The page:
There are various species of dolphins, not all well known. The main one is the common dolphin (Delphinus delphis).
Sirenids. – The curious dugong (Halicore dugong) is found in much of the Australian tropical waters, although in various places the hunting of the natives and the Whites has made it very scarce by now. Apart from its interesting systematic position, the animal is associated with the old stories of mermaids brought to Europe by navigators of the century. XVI and XVII and even the XVIII; stories favored by the strange human resemblance that the head presents at a distance, and by the way in which the female suckles the baby.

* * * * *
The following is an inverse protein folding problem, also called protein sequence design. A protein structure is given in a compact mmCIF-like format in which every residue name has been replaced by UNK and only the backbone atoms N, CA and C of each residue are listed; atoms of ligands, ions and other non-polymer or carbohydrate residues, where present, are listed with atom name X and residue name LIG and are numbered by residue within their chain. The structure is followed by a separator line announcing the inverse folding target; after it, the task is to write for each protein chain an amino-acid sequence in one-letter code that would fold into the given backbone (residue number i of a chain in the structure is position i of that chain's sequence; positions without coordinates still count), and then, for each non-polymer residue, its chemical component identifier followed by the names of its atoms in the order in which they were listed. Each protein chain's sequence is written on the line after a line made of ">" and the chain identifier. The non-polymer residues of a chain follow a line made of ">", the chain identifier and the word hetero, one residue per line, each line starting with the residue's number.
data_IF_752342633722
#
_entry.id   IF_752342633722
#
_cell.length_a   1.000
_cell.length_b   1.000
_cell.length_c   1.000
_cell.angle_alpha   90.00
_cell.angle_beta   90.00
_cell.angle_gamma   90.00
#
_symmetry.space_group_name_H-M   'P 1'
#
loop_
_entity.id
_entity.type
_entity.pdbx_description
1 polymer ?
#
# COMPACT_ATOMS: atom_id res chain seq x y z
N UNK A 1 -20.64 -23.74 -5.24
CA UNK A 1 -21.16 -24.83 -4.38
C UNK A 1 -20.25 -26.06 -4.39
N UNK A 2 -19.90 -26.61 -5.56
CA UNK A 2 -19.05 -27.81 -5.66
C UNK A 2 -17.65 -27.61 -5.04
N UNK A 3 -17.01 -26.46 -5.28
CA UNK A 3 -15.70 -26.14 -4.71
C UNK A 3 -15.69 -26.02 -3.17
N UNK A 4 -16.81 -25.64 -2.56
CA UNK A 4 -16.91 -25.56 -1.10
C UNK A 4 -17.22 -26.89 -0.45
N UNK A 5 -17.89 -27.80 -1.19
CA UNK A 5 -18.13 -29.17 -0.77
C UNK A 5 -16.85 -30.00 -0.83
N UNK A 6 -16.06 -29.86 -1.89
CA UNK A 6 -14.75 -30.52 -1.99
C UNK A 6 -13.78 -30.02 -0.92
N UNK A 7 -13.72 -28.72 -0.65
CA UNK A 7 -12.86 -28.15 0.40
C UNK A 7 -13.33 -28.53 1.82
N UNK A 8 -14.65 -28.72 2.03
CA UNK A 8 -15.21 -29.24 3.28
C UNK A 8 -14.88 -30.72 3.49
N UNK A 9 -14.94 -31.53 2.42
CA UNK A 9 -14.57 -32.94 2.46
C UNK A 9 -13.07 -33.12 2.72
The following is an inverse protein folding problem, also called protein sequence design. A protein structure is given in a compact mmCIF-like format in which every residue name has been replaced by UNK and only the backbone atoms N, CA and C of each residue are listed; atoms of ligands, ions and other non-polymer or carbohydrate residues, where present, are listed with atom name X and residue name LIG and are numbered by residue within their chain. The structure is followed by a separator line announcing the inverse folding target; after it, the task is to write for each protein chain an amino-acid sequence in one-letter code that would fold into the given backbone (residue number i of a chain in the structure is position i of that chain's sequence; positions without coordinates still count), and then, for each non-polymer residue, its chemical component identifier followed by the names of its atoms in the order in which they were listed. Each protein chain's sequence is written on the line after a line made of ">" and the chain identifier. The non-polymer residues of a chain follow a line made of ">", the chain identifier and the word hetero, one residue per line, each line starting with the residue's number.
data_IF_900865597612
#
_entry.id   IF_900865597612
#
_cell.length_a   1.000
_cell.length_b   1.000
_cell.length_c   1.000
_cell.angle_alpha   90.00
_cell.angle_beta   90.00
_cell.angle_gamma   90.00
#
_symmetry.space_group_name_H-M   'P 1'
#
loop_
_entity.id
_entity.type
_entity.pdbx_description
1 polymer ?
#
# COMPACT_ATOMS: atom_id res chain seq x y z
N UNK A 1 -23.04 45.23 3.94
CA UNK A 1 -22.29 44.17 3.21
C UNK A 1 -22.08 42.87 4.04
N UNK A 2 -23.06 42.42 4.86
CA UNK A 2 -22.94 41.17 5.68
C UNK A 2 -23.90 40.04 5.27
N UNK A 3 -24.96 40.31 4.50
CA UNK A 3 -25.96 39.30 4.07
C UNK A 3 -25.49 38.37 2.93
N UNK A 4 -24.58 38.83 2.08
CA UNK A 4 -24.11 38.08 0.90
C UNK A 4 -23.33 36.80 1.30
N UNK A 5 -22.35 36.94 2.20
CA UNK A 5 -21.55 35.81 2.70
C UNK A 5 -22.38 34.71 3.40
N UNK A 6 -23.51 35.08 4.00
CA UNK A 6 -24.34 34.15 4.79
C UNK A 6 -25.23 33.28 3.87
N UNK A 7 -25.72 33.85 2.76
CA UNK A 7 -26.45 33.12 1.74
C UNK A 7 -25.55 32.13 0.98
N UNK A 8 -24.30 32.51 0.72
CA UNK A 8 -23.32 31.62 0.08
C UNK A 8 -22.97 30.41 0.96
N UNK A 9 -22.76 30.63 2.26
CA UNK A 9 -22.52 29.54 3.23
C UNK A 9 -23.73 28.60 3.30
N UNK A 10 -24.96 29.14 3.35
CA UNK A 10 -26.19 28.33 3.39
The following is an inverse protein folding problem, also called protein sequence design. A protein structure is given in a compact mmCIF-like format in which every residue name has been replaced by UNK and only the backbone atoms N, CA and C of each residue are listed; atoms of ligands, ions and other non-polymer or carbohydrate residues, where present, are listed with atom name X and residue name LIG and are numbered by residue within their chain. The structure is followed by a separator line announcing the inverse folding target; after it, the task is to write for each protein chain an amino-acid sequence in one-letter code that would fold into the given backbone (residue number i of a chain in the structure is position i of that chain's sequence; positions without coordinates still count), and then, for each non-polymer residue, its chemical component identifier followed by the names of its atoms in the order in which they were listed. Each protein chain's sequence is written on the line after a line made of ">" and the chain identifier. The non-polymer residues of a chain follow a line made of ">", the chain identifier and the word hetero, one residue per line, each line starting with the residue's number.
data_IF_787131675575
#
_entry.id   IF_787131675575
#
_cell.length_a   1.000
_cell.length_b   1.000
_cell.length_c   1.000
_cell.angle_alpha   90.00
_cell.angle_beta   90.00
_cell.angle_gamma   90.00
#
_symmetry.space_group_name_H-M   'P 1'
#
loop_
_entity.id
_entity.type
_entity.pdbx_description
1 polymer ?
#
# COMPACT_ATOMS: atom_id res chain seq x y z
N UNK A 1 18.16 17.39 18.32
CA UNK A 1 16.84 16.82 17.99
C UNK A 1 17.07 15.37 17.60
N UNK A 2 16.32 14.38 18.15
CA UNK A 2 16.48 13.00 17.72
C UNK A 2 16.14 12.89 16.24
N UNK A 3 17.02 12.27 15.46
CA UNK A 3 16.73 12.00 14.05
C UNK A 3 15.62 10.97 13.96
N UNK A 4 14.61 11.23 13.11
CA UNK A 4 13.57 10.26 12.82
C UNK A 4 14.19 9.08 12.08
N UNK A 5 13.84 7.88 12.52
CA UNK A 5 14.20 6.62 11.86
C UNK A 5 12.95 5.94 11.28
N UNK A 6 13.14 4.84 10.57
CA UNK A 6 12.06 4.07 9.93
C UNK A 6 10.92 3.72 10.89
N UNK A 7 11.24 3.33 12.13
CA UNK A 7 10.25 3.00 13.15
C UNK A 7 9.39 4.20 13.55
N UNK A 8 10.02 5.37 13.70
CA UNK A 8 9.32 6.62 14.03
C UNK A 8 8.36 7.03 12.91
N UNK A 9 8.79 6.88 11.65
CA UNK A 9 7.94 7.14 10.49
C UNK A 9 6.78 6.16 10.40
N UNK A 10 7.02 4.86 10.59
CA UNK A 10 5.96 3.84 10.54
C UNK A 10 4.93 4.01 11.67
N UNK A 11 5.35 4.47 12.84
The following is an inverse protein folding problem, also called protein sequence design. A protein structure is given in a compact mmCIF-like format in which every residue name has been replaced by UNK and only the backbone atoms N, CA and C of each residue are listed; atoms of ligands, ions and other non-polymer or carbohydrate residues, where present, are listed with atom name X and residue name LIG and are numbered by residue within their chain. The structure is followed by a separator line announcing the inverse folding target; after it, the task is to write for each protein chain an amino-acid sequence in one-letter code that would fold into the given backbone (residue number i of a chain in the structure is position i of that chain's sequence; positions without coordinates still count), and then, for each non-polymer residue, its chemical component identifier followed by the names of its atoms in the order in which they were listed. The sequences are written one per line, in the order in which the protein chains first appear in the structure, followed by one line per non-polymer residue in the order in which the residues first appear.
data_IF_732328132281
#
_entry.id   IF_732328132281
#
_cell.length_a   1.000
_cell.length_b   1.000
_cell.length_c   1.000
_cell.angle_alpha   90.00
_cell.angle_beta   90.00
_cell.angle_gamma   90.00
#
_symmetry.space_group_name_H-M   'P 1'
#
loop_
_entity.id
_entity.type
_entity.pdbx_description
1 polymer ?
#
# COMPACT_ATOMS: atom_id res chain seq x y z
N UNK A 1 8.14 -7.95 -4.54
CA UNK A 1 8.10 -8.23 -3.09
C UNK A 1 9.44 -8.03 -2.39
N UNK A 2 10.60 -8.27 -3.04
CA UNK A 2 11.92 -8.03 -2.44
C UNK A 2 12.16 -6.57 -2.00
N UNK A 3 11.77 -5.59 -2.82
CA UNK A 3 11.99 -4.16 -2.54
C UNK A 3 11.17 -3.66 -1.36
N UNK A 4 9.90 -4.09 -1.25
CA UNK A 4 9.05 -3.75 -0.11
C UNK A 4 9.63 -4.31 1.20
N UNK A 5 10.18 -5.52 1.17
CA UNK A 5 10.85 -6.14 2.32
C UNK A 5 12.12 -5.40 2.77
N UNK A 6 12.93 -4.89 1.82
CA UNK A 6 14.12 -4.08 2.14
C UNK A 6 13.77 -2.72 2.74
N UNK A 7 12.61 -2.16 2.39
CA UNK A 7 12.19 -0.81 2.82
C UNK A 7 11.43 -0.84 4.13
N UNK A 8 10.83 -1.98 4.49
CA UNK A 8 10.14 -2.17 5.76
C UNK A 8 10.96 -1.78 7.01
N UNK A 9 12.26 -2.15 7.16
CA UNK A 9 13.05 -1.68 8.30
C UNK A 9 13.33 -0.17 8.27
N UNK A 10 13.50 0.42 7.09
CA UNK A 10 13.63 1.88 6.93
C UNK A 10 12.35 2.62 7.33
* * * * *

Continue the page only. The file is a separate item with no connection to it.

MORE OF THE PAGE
Carnivores. – This order has only one representative in Australia: the wild dog or dingo (Canis dingo) which is found throughout Australia, even in regions that are very poor in water, except the most deserted ones. There are several varieties or breeds. In the eastern highlands and forests they are large and wolf-like, while those in arid and desert regions are smaller. The color of the dingo also often harmonizes with the terrain: in the great limestone plain of Nullarbor, dingoes are very small and almost white. In the early days of colonization the dingo was a calamity for shepherds, and worse, for the destruction of the flocks, when it crossed with domestic dogs. Their number has decreased a lot recently. In some regions, dingoes hunt in packs, like wolves, but more often they are alone, and therefore more formidable. Fossilized remains of the dingo were found in caves in eastern Australia along with Diprotodon and it is generally believed, although there is no evidence, that its appearance in Australia preceded that of man. Introduced by the Whites, the fox became part of the Australian carnivores, which has spread everywhere, unfortunately damaging not only the flocks but also the birdlife and also destroying a certain number of rabbits; and the domestic cat which, having grown wild, is now found scattered over the whole continent, and which also cooperates in the destruction of a certain number of rabbits, especially young ones.